The Health South Down Fall “A forensic audit conducted by PricewaterhouseCoopers concluded that HealthSouth Corporation's cumulative earnings were overstated by anywhere from $3.8 billion to $4.6 billion, according to a January 2004 report issued by the scandal-ridden health-care concern. HealthSouth acknowledged that the forensic audit discovered at least another $1.3 billion dollars in suspect financial reporting in addition to the previously estimated $2.5 billion. The scandal's postmortem report found additional fraud of $500 million, and identified at least $800 million of improper accounting for reserves, executive bonuses, and related-party transactions.” (Weld, Bergevin & Magrath, 2004) In 2003, the Security Exchange Commission, after completing an investigation, charged Health South and Richard Scrushy with fraud. The charges stated that Health South and its CEO (Scrushy) were exaggerating their profits for at least five years by approximately one billion dollars. It would later be discovered that the actual dollar amount was closer to four billion. By 2004, over fifteen Health South employees were charged with fraud and many pleaded guilty, leaving Richard Scrushy to face the remaining criminal charges. This would forever change Health South since it was built upon lies. The stock price grew and grew based upon false account numbers which caused the stock price to rise exponentially. Mr. Scrushy owned over two hundred and sixty million dollars in stock options.

Sentencing

“NEW YORK (CNN/Money) - Richard Scrushy, the founder and former CEO of HealthSouth Corp., was found not guilty Tuesday on all charges in the $2.7 billion accounting fraud at the hospital chain.” (Crawford, 2005)
Richard Scrushy was charged under the Sarbanes-Oxley Act of 2002 Sarbanes-Oxley Act- “ Provisions of the Sarbanes Oxley Act (aka SOX, SARBOX or S-O) detail criminal and civil penalties for noncompliance, certification of internal auditing, and increased financial disclosure. It affects public U.S. companies and non-U.S. companies with a U.S. presence. SOX is all about corporate governance and financial disclosure.” ("Sarbanes Oxley 101," 2013)
Originally, Scrushy was indicted on eighty-five charges of fraud to falsifying accounts, in 2003. These original charges included a three billion dollar fraud case; meaning they over sold their profits and made the company more attractive to investors. Scrushy was eventually charged with thirty-six counts of fraud, money laundering and conspiracy charges in 2005. The prosecutor based his case on showing Scrushy as the “mastermind” behind all the fraud, because he (Scrushy) needed the money to finance his life style. The defense, meanwhile, tried to portray Scrushy as ignorant of the facts, claiming he knew nothing of what was going on in his own company.
The acquittal, when it came in 2005, was not expected and it upset many. The defense of ignorance had been used in many previous cases and none of them ended with acquittals. There is no definitive answer as to why this defense seemed to work in Scrushy’s case; however this would not be the end of Mr. Scrushy’s issues. He would soon face more criminal charges and civil suits for his involvement in the fraud and bribery charges.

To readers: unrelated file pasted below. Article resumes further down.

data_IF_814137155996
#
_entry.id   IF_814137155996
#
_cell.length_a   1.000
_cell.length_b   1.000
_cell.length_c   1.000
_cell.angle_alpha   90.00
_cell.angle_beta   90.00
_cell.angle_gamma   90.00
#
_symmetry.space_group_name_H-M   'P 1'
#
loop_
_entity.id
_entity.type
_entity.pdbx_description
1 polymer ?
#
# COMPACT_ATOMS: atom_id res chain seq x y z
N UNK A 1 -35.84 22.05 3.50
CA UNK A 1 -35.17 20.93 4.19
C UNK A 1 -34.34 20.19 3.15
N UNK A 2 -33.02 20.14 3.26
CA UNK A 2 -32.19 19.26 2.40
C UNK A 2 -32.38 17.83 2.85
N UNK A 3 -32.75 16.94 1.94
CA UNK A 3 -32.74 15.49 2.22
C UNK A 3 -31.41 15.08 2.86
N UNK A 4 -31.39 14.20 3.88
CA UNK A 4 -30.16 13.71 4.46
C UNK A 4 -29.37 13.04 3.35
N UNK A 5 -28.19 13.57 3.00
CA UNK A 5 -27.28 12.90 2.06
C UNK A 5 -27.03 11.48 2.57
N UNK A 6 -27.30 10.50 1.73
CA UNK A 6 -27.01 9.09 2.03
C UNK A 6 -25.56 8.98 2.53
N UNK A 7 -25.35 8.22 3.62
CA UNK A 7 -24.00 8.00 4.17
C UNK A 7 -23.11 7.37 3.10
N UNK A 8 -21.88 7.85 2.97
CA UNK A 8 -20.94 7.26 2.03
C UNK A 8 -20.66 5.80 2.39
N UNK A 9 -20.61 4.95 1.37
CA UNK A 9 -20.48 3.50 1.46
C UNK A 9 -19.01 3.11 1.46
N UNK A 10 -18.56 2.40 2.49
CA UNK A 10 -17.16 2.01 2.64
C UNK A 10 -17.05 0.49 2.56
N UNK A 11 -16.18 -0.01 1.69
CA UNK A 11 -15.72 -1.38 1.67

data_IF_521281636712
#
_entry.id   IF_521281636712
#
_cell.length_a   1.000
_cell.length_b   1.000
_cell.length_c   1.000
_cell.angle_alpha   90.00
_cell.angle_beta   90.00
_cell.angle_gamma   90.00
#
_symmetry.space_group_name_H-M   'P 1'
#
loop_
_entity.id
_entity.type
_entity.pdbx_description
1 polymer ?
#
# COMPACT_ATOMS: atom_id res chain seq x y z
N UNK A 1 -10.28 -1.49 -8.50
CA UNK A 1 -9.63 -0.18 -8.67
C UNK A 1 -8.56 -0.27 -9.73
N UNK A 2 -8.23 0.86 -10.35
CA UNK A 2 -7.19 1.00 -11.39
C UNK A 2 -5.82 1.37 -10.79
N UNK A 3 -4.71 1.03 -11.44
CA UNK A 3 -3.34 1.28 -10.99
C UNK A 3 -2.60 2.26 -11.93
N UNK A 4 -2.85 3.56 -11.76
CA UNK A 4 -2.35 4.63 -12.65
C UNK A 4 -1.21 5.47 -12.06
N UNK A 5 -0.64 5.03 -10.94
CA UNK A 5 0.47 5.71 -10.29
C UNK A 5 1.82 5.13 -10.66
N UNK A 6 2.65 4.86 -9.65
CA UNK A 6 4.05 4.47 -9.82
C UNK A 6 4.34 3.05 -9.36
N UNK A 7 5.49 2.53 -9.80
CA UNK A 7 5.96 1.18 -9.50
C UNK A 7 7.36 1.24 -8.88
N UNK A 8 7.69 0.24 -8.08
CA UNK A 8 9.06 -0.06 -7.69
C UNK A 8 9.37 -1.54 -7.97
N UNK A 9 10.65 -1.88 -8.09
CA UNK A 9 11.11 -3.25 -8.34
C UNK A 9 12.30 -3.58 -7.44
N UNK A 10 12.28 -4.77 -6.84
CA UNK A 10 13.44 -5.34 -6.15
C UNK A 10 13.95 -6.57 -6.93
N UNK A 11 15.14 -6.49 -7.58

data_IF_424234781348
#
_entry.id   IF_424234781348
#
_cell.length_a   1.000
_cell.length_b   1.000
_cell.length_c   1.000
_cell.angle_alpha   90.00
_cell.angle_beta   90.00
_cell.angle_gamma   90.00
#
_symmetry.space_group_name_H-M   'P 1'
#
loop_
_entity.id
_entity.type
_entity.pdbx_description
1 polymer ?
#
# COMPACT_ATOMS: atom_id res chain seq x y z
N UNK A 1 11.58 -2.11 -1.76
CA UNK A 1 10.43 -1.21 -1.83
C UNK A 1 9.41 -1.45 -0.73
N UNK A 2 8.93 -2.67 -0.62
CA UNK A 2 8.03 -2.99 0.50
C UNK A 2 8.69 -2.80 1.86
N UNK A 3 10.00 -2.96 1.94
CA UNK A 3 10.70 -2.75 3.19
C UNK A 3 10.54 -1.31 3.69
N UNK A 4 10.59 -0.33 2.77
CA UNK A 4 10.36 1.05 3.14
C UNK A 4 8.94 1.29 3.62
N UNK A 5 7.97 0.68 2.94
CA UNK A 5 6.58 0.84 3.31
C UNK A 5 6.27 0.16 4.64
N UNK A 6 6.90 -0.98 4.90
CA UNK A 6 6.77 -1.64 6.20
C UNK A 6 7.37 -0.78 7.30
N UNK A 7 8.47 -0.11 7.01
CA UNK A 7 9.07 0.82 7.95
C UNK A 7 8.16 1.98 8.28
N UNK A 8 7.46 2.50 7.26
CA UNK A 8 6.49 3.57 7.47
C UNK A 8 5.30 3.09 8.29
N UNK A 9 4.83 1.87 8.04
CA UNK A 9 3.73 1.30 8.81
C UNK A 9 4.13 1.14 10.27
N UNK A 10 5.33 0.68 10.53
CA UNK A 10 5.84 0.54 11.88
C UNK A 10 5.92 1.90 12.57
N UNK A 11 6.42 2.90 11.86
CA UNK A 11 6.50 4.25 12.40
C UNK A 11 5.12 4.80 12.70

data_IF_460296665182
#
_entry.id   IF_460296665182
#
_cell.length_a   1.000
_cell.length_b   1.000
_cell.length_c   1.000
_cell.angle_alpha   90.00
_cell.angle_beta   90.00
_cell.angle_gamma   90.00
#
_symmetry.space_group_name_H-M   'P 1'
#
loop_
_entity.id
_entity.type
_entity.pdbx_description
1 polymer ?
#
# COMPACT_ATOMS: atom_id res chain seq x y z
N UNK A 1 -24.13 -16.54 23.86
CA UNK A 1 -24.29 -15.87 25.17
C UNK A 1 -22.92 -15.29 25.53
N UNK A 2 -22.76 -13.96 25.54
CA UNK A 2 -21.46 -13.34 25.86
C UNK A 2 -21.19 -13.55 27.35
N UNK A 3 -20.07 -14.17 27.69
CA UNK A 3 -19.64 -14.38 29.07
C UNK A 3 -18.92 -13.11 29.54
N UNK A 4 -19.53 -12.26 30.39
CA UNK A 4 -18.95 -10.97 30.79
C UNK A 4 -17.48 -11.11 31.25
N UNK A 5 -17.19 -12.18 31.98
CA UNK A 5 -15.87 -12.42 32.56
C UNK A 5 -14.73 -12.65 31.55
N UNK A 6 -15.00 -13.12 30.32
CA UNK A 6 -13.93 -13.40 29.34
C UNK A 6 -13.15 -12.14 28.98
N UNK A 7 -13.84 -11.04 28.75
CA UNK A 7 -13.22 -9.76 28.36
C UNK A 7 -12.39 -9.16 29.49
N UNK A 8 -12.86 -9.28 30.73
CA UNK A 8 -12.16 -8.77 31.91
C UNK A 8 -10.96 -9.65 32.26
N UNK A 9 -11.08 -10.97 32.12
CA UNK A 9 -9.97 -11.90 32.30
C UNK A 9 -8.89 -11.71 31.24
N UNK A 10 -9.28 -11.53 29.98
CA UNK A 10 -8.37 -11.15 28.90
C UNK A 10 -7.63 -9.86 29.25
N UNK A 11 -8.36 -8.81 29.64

Sentencing
“Scrushy was indicted on political corruption charges for money laundering, obstruction, racketeering and bribery …. along with former Alabama Governor Don Siegelman.” (Pavlo, 2012)
In 2006, Richard Scrushy was again put on trial, however this time the outcome was not an acquittal. He was put on trial for corruption, money-laundering, obstruction and bribery in association with former Alabama Governor, Don Siegelman. In this case the prosecution proved that Richard Scrushy paid over five hundred thousand dollars to the governor of Alabama. This case resulted in a seven-year prison sentence for Scrushy. In addition, his former company (Health South) released a statement stating he would never work for the company again.

Conclusion
This was one of the largest cases of fraud and deliberate misrepresentation of a company by its officer(s) in recent history. The scandal and fallout affected so any people - from the stockholders and employees, to the patients in its facilities nationwide. By providing inaccurate information the company appeared very lucrative and worth an investor’s time and money. Health South under Scrushy’s leadership showed no ethical standards and caused a major ripple in the medical insurance community.
What I find is most interesting is the fact that the man who orchestrated most of this situation is now out of jail and is again trying to create a new medical insurance company, this time using the opportunities available under the new Affordable Care Act’s playing field. “With the passage and implementation of Obama care, I believe that there are many new business opportunities to build and provide high quality, cost effective health care delivery systems and facilities," Scrushy stated. (Faulkner, 2013)
This man has already proved to the medical community that he possesses no sense of ethics, nor ethical restraint or consideration. His actions have already destroyed many lives, and yet, unless our government steps in to stop him, he could soon be in the same business again in the next year.

References

Richard Scrushy. (2013). The Biography Channel website. Retrieved 11:40, Jun 01, 2013, from http://www.biography.com/people/richard-scrushy-235385.

Weld, L., Bergevin, P., & Magrath, L. (2004). Anatomy of a financial fraud: A forensic examination of healthsouth. CPA Journal, 74(10), 44-49.

Healthsouth scandal: The rise of healthsouth. (2012, August 13). Retrieved from http://american-business.org/3690-healthsouth-scandal-the-rise-of-healthsouth.html

Crawford, K. (2005, June 28). Ex-healthsouth ceo scrushy walks. Cnn money, Retrieved from http://money.cnn.com/2005/06/28/news/newsmakers/scrushy_outcome/index.htm

Sarbanes oxley 101. (2013). Retrieved from http://www.sarbanes-oxley-101.com/

Healthsouth scandal: More problems for scrushy. (2013, August 13). Retrieved from http://american-business.org/3692-healthsouth-scandal-more-problems-for-scrushy.html

Pavlo, W. (2012, January 26). Former healthsouth ceo, richard scrushy, gets prison sentenced reduced. Forbes magazine, Retrieved from http://www.forbes.com/sites/walterpavlo/2012/01/26/former-healthsouth-ceo-richard-scrushy-gets-prison-sentenced-reduced/

Faulkner, K. (2013, May 30). Healthsouth plans to weigh in on former ceo richard scrush'ys efforts to form new company. Anniston & Gadsden, Retrieved from http://blog.al.com/spotnews/2013/05/healthsouth_plans_to_weigh_in.html

Healthsouth shares rally on buyback price. (2013, March 20). Retrieved from http://news.yahoo.com/healthsouth-shares-rally-buyback-price-175832054.html

Faulkner, K. (2013, May 10). Former healthsouth ceo richard scrushy seeks to form new healthcare business with opportunities opened by obamacare (updated). . Retrieved from http://blog.al.com/spotnews/2013/05/former_healthsouth_ceo_richard_2.html